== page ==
at Tokyo Photographic Art Museum
in the Ebisu, Daikanyama area
This event has ended - (2008-03-15 - 2008-05-06)
Surrealism lies at the heart of the photographic enterprise: in the very creation of a duplicate world, of a reality in the second degree, narrower but more dramatic than that perceived by natural vision.
— Susan Sontag, ‘Melancholy Objects’ in On Photography, 1972
“Beauty Convulsed”, the exhibition currently showing at the Tokyo Metropolitan Museum of Photography is the first major show in Japan to focus on the photographic aspects of the Surrealist movement. The 1985 exhibition “L’amour Fou” (Mad Love), curated by Jane Livingston and Rosalind Krauss, was groundbreaking in terms of its arguments of the centrality of photography to the Surrealist endeavor. This exhibition introduces the movement to a potentially new audience and extends the debate surrounding photography’s historical influence on its very definition.
Tracing the movement from its literary beginnings in Andre Breton’s 1924 Surrealist manifesto and the book Nadja to later visual incarnations in the work of American, Japanese and European artists, this exhibition makes it clear how far geographically and culturally Surrealism’s impact was felt. The show’s curator Kyoko Jimbo has put together a diverse range of photographs in an accessible, educational and exploratory way. Perhaps equally as importantly for this context she has introduced a broad range of artists work.. While many people are familiar with figures such as Breton, Man Ray and Hans Bellmar, they may not have heard of Shoji Ueda or Kansuke Yamamoto.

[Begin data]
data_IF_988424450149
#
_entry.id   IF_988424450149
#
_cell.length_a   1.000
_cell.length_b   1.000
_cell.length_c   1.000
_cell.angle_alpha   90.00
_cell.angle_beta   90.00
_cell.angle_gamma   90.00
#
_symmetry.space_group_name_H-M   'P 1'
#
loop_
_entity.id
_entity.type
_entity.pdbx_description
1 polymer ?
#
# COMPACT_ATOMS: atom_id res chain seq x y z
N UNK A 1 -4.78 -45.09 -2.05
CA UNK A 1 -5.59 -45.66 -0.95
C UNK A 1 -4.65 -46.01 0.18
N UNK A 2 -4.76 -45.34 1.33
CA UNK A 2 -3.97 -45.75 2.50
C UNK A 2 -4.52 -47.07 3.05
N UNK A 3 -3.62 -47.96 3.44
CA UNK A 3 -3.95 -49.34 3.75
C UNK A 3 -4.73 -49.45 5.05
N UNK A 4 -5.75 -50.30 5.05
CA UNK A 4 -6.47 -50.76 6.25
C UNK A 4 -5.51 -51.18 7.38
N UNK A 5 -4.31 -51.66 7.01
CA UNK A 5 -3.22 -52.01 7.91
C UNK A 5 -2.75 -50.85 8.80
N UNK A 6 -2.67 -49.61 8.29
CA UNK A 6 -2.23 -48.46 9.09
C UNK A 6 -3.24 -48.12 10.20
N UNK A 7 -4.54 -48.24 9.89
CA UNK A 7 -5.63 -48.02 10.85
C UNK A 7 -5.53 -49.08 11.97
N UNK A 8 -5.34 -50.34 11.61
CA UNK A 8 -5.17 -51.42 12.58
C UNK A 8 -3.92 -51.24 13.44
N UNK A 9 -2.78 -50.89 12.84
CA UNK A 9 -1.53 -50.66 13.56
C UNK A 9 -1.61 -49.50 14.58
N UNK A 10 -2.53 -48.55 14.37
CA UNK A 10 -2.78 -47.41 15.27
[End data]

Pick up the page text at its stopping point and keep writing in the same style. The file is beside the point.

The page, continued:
The thematic structuring of the work (divided into four sections – ‘city’, ‘object’, ‘body’ and ‘detail’) emphasizes the influence of the environment on the philosophy and aesthetic of Surrealism. Framing the beginning of the show are Eugene Aget’s images of Paris, which strongly convey the role Paris played as the crucible of many Surrealist ideas and images. Although the annals of art history generally do not refer to him as a Surrealist, his images are haunting and oneric as streets transform into places of encounter. Places, objects and people are imbued with a sense of otherness; their ordinariness is transformed by the attention of the photographer and later the viewer. The message of the show seems to be that rather than seeking to create an uncanny reality, the photographic Surrealists were responding to the nature of their lived reality — a reality that was underscored by a sense of freedom, but also perhaps the infringement of chaos where objectivity and subjectivity itself became fused.
Breton’s genius was to see that photography could hover between the literal and the possible and create a new visual language. As you meander through the show, the respective sections, (which at first seem unnecessarily superimpositions) create a sense of flow through time, unifying what could have become fusion of too many references. What saves the exhibition design from becoming too scattered is the clear thematic connections between the photographs. Like the ripples that spread out after a stone has been thrown into water, we can trace the effect of an initial Zeitgeist. Whether the ultra banal is transformed through the act of photography or whether the strange is constructed in a dreamlike way through the artists’ intervention, all of the photographs reveal a shared visual heritage that is connected to a sense of place and history, rather than technique alone.